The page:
I do care about the law, and I care a great deal about a bunch of legal definitions. But it’s not enough that they do a book tour and invite me. They don’t get to do a book tour with my book, whether they invite me, attribute authorship to me, link back to me, or anything else, without my express permission.

    If they want to do a book tour with my content, they need my permission first. That’s the point of copyright, and there is no “fair use” that permits their taking my feeds intended for the personal use of readers and turning them their content for profit.

    If you want another analogy, consider a bar that purchases a pay-per-view event from their cable company, then charges 100 of their best customers to come in and watch it. Not cool.

  3. Antonin I. Pribetic

    The fundamental and irremediable problem for Legal Hatchet is that it’s RSS scraping platform fails under the four-factor test set out under 17 U.S.C. § 107.

    Fortunately for Law Hatchet, my blog is not on their radar. The fair dealing provisions of the Canadian Copyright Act allow users to engage only in certain activities relating to research, private study, criticism, review, or news reporting.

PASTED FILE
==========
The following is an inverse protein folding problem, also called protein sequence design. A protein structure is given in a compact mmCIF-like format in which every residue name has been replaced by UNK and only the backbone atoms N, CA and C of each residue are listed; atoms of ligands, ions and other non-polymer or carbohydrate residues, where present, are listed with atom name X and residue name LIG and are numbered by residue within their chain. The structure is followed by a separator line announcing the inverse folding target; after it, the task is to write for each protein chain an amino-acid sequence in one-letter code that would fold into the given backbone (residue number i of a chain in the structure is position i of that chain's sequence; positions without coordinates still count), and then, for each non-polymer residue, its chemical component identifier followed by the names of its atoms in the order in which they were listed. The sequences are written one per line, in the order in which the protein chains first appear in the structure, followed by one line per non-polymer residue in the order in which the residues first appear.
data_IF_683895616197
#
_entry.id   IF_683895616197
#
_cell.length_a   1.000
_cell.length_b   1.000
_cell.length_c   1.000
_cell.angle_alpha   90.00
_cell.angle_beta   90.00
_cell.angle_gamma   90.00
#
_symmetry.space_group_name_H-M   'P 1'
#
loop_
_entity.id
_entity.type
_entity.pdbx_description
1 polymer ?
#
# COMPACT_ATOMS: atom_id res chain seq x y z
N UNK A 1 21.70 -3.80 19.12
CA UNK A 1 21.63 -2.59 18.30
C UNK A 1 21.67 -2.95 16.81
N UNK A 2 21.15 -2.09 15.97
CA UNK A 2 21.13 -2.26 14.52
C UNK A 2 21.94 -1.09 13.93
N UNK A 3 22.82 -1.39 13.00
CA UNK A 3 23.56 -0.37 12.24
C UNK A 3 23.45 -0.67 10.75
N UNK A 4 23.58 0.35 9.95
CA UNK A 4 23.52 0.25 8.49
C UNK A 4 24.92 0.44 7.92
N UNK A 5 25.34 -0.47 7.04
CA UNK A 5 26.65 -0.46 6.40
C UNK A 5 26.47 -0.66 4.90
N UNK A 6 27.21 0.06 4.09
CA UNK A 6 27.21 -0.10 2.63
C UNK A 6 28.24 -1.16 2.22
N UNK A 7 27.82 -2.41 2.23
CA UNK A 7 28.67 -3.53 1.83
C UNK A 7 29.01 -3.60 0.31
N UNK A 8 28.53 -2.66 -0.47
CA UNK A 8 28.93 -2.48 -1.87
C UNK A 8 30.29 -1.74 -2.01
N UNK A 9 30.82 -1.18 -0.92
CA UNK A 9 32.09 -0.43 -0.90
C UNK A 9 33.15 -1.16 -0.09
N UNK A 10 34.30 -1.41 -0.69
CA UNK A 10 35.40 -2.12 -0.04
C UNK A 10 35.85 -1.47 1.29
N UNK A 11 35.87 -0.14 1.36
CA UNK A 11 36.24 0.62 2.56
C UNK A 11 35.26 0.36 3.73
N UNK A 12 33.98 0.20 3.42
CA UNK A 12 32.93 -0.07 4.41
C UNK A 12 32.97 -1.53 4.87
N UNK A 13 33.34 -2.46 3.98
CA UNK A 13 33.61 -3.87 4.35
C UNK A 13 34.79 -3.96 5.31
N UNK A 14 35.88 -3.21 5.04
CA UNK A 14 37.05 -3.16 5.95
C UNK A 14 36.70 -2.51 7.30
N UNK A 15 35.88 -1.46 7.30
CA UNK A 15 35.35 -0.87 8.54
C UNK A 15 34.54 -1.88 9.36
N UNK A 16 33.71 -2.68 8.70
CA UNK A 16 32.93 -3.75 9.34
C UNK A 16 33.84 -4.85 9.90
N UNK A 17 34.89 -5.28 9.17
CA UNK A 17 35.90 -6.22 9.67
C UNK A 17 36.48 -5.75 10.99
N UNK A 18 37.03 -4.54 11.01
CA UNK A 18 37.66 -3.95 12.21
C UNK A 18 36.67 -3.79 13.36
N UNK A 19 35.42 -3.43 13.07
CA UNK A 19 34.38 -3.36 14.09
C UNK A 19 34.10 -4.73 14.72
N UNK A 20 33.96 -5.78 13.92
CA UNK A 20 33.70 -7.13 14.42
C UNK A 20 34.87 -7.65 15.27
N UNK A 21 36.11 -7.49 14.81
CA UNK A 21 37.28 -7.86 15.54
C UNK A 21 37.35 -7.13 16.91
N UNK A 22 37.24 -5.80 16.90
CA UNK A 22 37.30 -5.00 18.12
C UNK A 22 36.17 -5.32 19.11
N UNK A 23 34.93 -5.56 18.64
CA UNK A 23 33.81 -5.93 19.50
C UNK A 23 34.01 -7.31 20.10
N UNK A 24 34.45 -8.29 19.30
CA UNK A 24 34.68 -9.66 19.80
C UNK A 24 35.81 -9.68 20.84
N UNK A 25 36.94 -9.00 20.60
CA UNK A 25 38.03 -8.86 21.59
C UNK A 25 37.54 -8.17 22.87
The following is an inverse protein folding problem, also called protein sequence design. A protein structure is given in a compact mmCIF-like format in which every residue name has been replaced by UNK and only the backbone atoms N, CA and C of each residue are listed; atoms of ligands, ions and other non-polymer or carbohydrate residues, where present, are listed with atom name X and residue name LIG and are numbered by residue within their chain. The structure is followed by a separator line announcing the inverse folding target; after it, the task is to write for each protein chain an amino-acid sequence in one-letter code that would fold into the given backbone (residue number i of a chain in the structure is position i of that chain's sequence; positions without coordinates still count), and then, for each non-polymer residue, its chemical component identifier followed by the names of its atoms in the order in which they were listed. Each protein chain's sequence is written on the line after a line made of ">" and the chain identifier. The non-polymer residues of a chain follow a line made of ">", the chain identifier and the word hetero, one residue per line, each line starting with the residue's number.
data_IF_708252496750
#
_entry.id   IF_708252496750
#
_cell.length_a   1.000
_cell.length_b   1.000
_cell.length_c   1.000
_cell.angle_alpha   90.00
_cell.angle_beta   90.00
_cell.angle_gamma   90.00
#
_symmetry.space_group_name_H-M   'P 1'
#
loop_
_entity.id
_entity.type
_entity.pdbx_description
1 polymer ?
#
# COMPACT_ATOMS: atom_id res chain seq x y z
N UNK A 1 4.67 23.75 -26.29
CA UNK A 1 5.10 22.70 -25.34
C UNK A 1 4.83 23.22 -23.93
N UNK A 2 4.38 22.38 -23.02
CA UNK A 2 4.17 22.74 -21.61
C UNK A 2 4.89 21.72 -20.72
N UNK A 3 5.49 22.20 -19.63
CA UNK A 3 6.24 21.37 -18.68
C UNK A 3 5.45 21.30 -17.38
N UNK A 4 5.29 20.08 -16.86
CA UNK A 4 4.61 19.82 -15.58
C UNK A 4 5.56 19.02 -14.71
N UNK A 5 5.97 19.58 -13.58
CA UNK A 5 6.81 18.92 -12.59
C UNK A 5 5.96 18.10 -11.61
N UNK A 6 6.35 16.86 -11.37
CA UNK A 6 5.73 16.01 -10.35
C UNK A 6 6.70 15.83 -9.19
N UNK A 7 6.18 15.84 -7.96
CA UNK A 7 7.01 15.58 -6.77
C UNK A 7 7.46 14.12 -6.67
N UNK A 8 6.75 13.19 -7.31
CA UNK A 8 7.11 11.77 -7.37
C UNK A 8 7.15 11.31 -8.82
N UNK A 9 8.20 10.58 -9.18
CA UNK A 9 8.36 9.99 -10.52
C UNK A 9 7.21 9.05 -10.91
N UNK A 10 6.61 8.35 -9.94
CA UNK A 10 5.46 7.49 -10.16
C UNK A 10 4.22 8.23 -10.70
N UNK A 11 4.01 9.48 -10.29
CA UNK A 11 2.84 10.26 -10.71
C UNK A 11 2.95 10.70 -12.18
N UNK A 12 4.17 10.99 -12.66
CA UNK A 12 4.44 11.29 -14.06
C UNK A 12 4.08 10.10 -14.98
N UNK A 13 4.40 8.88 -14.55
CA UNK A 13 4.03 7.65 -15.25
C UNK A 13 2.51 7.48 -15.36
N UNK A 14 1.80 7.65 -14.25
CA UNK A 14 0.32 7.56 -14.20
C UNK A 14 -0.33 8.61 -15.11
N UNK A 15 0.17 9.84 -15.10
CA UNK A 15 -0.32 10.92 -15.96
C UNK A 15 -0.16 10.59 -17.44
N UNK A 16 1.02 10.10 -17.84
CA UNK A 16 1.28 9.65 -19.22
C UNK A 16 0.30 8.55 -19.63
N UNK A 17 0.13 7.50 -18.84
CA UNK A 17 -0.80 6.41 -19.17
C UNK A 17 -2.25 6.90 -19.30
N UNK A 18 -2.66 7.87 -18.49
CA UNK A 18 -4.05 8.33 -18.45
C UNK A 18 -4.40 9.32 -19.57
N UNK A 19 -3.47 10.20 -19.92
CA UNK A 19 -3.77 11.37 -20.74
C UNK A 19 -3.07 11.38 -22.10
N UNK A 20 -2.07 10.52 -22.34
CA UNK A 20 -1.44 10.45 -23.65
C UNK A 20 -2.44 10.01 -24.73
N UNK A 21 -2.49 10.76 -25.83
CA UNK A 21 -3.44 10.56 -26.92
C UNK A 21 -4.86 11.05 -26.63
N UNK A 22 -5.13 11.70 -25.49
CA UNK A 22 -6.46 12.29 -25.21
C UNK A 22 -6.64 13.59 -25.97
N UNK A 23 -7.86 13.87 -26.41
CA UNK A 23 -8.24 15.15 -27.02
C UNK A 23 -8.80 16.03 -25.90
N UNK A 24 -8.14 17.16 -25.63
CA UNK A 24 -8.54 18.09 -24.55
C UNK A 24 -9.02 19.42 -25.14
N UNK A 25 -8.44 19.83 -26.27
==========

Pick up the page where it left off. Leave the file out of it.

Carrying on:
RSS scraping fits none of these exceptions. Wholesale or even piecemeal reproduction from an RSS feed is not news reporting. It’s a free rider problem, until someone sues them.

  4. SHG

    Exactly. And I have a message from Randazza just waiting to be returned. I wonder what it could be about?

  5. Turk

    One thing the kids never really think about is Plan B.

    What happens if their bright idea doesn’t pan out and they get trashed up, down and sideways on the web? Now they need a job. A real one.

    Who the hell is going to hire them after they are Googled for their background? What law firm? What client if they strike out on their own?

    They’ve put all of their eggs into this idiotic basket of post-scraping? What a waste of three years of law school and a potential career.

  6. John Burgess

    I’ve found my RSS feed being scraped in several places, unfortunately not in the US. That rather complicates (and jacks the price of) any attempt at taking the sites down or suing.

    Still, I’ve added the following text to my front page — it’s found at the same level as the top post, along with the copyright notice, not in a footnote.